This gp is in the same practice my own, he doesn’t charge me extra. I couldn’t get my daughter in with him quickly so saw the other Dr.
Yes we have done that, thankyou, very grateful there’s some assistance with that cost I think.
Many (most?) clinics are shared facilities rather than businesses per se. The GPs share costs for the rent, reception, nurse, and whatever equipment they have. The GPs in any given clinic usually have the same rates for a consulatation, some might bulk bill in specific circumstances but not all will, and some might be more or less generous case by case. Each GP can usually do whatever they want within the confines of their agreement with the clinic ‘management’. Oft times the GPs are not the management, they are roughly equivalent to contractors or renters.
The clinic I attend starts with ‘Our independent doctors …’ if that helps make the point. They can all see one’s clinical records on their screens but each has responsibility for their own ‘business’.
Ring around and find one who will either Bulk bill the visit or one who is close to that. I am sure there will be several who while they won’t charge you a lot will provide a very good service. Perhaps asking your friends might get you some recommendations.
Is your daughter on any Govt benefits eg Austudy, JobSearch or has a very low income? If so she may be able to get a Health Care Card that will reduce the cost of PBS scripts to around $7 each.
There is the Medicare Safety Net which has 2 tiers the first when $482 in fees above the Medicare rebate have been paid, the other when over about $2,200 has been paid in a year above the rebate. This is automatic and means even at the first level a decent higher rebate being paid. A Govt concession card eg a Health Care Card (HCC) will reduce the limit for the extended safety net you have to reach before getting the benefit, another reason perhaps to check if eligible for a Card.
Thanks Phil, it looks like its just up to the Dr if they charge extra fees then. I thought as both Drs were in same practice they’d be charging similarly. I might on reflection speak to the practice and change my daughter to my Dr whom I’ve not had extra fees, he’s always bulk billed things like reading a blood test. I just have to consider financial transparency as my daughter will be having treatment for 12 months and see a psychologist there is a health care plan but there will be ongoing expenses with that too and ongoing check ups with the dr. It soon all mounts up so far the last 2 weeks has been 160 on dr and 86 on prescription. The psychologist is 209 a session and after reimbursement with the health care plan its going to be 80 out of pocket as well, urgh its all adding up. Obviously I just want my daughter to get well, I just trying to figure out the costs, thanks.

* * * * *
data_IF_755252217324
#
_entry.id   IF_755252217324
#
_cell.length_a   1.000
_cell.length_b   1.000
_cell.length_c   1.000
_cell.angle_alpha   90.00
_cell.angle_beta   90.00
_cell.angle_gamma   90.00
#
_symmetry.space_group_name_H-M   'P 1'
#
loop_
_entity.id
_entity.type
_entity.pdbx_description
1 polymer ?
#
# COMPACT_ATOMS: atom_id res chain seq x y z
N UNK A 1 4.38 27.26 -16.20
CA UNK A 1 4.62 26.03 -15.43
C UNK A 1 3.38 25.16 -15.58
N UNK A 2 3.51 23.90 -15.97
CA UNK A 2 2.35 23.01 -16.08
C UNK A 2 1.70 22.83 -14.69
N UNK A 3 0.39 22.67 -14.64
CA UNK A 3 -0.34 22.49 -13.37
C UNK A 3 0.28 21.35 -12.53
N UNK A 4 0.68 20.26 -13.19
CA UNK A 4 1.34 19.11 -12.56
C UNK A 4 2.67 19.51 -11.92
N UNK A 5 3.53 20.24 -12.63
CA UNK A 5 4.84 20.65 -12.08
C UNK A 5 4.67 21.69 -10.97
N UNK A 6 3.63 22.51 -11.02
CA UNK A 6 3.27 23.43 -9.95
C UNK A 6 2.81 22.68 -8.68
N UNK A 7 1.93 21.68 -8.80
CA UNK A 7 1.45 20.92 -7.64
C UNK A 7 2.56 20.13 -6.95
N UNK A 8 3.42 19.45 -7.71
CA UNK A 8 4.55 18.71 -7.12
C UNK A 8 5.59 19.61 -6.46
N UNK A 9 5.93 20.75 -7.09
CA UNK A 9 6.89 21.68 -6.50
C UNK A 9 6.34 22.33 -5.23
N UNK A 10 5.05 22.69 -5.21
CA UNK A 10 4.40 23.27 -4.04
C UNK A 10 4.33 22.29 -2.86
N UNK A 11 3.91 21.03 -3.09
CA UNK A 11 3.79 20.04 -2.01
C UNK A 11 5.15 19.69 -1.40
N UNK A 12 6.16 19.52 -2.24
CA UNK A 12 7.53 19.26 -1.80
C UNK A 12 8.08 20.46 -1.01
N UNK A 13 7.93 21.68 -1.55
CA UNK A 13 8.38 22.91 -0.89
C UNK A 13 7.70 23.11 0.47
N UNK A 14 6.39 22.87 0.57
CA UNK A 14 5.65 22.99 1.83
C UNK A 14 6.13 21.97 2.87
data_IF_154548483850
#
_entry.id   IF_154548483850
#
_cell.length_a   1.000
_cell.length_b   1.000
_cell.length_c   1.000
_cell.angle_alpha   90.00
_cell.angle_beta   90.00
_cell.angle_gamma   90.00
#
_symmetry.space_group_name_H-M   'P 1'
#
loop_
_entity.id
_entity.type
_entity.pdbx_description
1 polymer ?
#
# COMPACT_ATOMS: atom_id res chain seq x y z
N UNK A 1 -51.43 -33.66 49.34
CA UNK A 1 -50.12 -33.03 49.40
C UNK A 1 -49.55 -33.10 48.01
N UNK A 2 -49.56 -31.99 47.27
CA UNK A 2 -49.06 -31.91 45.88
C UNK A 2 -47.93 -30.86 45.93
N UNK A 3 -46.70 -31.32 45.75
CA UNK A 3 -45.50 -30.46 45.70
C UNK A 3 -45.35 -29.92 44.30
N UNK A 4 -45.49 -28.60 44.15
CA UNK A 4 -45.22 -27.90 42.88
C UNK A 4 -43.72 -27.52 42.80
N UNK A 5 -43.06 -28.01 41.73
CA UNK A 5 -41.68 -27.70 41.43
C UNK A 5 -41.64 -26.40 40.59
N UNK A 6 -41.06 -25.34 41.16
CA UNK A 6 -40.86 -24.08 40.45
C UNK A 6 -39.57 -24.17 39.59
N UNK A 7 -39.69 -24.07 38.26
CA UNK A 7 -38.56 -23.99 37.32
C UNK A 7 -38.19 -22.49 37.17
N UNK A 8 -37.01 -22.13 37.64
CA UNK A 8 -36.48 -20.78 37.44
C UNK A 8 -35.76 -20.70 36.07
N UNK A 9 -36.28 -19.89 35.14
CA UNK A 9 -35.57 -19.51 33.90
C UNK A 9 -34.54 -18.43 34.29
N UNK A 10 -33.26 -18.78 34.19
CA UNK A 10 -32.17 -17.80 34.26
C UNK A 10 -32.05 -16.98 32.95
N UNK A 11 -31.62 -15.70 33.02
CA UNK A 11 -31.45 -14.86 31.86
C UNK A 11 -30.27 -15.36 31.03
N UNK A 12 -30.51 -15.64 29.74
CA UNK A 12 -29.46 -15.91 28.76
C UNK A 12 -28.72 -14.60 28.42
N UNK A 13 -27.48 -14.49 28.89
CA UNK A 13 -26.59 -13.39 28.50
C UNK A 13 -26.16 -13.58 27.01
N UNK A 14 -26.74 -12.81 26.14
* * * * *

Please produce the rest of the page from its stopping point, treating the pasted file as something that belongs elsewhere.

Hi Graham Yes we have a mental health plan, the psychologist said its 209 per session after reimbursement from the plan, my out of pocket is 80 per session.
I understood that you had a plan from your previous reply to me. Sorry if it seemed I didn’t understand.
Based solely on your out of pocket for the psychologist you would reach the first safety net on Medicare after 6 visits, adding in the Dr’s out of pocket you may reach it much sooner. The safety net resets each 1 January so depending on the number of visits this year it may not happen this year but it is likely to happen in 2022.
For the PBS safety net if not a concession card holder, it will take a lot longer. This late into the year it probably won’t be reached but next year it is possible.
We’re out of the city in SE Qld and understand the issues of access. We both retain our respective GP’s who are not local. Both practices and the GP’s will follow up results by phone. Both will also as far as is practical provide Telehealth consultations. It’s convenient for renewing medications and meeting other needs without travelling.